Mystic Braves

Mystic Braves return with another album and though they’re branching out into trappings of their aesthetic (sitars and mellotron, oh my) they’re still very much in tune with their inner 60’s nerds and make no allusions otherwise. Days of Yesteryear as a title doesn’t pussyfoot, that’s pretty much exactly what they’re going for and succeed at channeling a heady mash of Byrds, 13th Floor Elevators and ? and the Mysterians that feels like looking at a well stocked record shelf through a kaleidoscope. What the band lacks in fresh perspective, they make up for in fun, fuzz solos and exuberant hooks. There are plenty these days who see fit to keep the Joshua Light Show in work and this one will fit nicely on the shelf next to the Allah-las, Shivas and Paperhead records in your collection.

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Pleasers

Matthew Melton hops the rail from SF to Austin and in the process hooks up with locals Ben Tipton and Julian Young for a meatier take on his usual formula, born of garage grease and the most powerful of pop. Definitely beat into a shape more fitting of his legacy in Bare Wires than the dreamier cuts of Warm Soda, Pleasers are still and unmistakable product of Melton’s leather tough swoon. The A-side is, as I’ve mentioned, cut from a very similar cloth to Bare Wires and that’s never a bad thing. They were taken from us too soon. The flip is edging a bit closer to Soda territory but there’s still a bit more bite and snag in the guitar than would befit that band. Best not to think too deeply on it, that’s never the point here. Melton speaks in tongues of rock n’ roll and that’s what’s on deck here. Naturally, I’m hoping that this will branch out into a larger lifespan and a possible full length, but lets not look a gift single in the mouth.

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King Gizzard & The Lizard Wizard

King Gizz are keeping their two a year pace with a new full length to cap a pretty incredible year. Always ones to keep the audience wary and on their toes, they exit the jazz rock conceptual phase of Quarters and the dog-eared burnt psych of I’m In Your Mind Fuzz to take things down several notches… volume-wise, at least. The band self-imposed an “acoustic instruments only” policy on the record, roped together some sounds they’d previously never explored (clarinet, cello, double bass) and headed to a shipping container on Stu Mackenzie’s parents farm to record this sucker. The result is a pretty captivating and lilting collection of pop songs that embraces the pastoral background of its origins nicely. The darkness that’s billowed at the corners of their previous work is lifted somewhat and they get back to the weirdness and free spirit rambling of Oddments but still present some of their most easily accessible songs yet. The long winding jam is ever the band’s forte and while they may have turned the electricity off they haven’t exactly lost their ability to bend a song into a frantic bit of blues that explodes into 70’s tinged stadium-sized glory. The band was always meant for more ears and it seems this may be the final push they need. But, hell, who knows what comes from here, the fun seems to be in guessing where they’ll hop to next.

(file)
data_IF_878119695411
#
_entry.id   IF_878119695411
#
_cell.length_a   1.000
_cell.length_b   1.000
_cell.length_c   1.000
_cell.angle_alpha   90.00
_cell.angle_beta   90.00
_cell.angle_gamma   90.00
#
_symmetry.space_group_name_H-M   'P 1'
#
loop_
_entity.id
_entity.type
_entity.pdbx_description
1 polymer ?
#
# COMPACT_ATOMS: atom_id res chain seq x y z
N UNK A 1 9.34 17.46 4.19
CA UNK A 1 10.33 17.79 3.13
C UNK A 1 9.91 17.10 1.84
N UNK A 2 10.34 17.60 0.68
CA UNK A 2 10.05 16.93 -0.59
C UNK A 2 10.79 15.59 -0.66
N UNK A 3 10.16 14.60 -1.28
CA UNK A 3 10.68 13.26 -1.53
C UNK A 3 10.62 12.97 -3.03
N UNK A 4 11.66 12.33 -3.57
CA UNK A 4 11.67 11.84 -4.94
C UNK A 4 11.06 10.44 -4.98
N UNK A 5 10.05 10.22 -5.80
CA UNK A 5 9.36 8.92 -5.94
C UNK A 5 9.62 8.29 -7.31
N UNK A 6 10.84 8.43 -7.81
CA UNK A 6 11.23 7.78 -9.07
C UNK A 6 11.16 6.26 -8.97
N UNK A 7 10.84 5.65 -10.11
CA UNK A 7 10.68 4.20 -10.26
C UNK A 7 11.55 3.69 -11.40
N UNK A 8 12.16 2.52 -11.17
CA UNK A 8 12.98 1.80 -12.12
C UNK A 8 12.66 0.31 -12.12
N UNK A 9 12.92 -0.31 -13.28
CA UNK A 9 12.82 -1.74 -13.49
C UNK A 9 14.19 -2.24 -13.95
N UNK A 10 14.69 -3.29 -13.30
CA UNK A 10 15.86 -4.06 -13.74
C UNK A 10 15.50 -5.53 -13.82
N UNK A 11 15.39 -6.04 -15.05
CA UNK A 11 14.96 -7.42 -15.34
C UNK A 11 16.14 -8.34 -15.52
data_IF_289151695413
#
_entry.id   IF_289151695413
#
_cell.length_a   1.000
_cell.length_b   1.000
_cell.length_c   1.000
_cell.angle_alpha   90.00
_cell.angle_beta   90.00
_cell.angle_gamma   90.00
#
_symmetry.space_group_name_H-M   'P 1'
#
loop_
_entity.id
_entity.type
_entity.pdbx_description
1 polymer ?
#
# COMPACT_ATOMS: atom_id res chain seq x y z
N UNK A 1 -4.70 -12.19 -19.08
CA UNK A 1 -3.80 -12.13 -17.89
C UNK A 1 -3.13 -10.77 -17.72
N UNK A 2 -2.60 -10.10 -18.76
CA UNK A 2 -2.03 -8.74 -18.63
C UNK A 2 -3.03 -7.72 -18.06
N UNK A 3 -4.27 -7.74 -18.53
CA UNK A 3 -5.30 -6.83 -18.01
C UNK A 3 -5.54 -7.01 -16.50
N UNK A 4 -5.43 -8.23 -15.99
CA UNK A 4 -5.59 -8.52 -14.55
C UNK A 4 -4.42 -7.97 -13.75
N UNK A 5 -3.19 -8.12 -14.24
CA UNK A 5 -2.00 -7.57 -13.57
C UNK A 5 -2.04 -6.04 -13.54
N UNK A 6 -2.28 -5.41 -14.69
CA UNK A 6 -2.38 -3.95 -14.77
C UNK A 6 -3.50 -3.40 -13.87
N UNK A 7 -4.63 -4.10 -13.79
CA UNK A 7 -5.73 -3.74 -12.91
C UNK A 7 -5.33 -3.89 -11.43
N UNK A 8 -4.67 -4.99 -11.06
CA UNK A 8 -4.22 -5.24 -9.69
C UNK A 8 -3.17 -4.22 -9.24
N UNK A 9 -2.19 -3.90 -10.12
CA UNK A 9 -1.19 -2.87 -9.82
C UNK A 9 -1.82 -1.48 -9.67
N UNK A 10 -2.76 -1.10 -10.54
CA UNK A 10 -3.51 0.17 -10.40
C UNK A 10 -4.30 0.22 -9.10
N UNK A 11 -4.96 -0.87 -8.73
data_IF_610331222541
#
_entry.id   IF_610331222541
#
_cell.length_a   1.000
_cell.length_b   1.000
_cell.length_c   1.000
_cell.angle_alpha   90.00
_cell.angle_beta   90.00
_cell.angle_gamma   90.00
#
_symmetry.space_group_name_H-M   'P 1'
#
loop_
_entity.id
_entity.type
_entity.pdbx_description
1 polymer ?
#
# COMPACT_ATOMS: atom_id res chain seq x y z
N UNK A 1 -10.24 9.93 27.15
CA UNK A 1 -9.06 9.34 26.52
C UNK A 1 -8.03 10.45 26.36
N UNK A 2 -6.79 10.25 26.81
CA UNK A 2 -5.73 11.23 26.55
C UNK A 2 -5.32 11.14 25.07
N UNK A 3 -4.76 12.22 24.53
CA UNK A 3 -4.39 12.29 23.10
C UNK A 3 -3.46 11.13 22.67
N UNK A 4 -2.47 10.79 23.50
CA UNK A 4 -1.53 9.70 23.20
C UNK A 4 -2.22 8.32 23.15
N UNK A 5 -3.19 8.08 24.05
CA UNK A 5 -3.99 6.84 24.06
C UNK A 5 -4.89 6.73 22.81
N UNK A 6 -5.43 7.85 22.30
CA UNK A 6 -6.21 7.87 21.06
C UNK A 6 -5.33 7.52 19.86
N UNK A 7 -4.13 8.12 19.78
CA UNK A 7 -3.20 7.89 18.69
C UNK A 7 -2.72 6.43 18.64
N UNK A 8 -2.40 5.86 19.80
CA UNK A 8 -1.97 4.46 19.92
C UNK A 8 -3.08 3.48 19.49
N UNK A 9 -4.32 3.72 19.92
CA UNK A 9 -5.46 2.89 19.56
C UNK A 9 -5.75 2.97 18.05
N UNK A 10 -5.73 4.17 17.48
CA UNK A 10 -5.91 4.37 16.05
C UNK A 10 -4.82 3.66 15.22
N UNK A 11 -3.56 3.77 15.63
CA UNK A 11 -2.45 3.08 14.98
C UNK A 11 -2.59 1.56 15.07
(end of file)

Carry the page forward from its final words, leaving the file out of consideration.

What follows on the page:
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Timmy’s Organism

All right, back on duty after a week’s vacation and its nice to find an old friend in the stacks. Timmy Vulgar, as permanent a Detroit fixture as corruption and hockey, returns to his gas leak garage project Timmy’s Organism for another grapple with reality. Long since my favorite incarnation of Vulgar’s cracked corner of the universe, the Organism is a bastion of fuzz crunch and pop debris, mangled and kitted out in tin foil hats before being flung out into the unwelcome world. On Heartless Heathen, Vulgar finds his way through the exhaust billows and clears the room with a few down and straightforward soul-jerkers. Perhaps its the inspiration of jumping onto Third Man’s Audio Social Dissent series of releases, perhaps its just always been in ‘im. But for the initiated, there’s also plenty of fry here to love as well; those sickening gasps of guitar that seem to scream out of the instrument against its will, the fifteen foot howl of Vulgar’s vocals building like a storm and the barbed wire beat stomping like a broken jackhammer. These are the hallmarks that I’ve come to anticipate from Timmy’s Organism and they’re all here in abundance. If Jack’s holdin’ up hometown heroes and garage punks these days then bless his pale visage for knocking this piece of sickness out onto the table.

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Fuzz

Fuzz descend again with a new LP and, as was probably expected, its a heavy chugger wafting in the Sabbath/Flower Traveling Band/Edger Broughton vibes and generally hanging in the deep waters of stoner metal with perfect comfort. More ambitiously sprawling than its predecessor, II finds the band stretching their limbs slightly into prog territory, though that might not be too surprising giving that Fuzz has always seemed to be an experiment in playing out the 70’s rock fantasy to its fullest proportions. Segall, Moothart and Ubovich have plenty of heavy exploits in their respective personal projects but here they wade in amplifier fry with a dedication that threatens to crack pavement. Thick with the smell of dry ice in the air, blind from the barrage of lights, the album is so fully awash in boot stomp and proto-metal reverberation that its not hard to imagine a tiny idol of Tony Iomi given a token offering of liquor before each Fuzz show. The sound isn’t rote though; they augment the usual guitar/drums bombast with a few of the tiny production details that we’ve come to expect of Ty following the last solo record. Keys balloon under the fray of a few tracks, and is that the sound of violin on “Let It Live”? Personally I’d like to see Segall wade further into the prog, could make for an interesting experiment to go full bore nerd rock, and Fuzz seems like just the platform to do it. But that’s not to say that II isn’t worth plugging the blacklight in, it’ll be welcome in any stoner basement with open arms.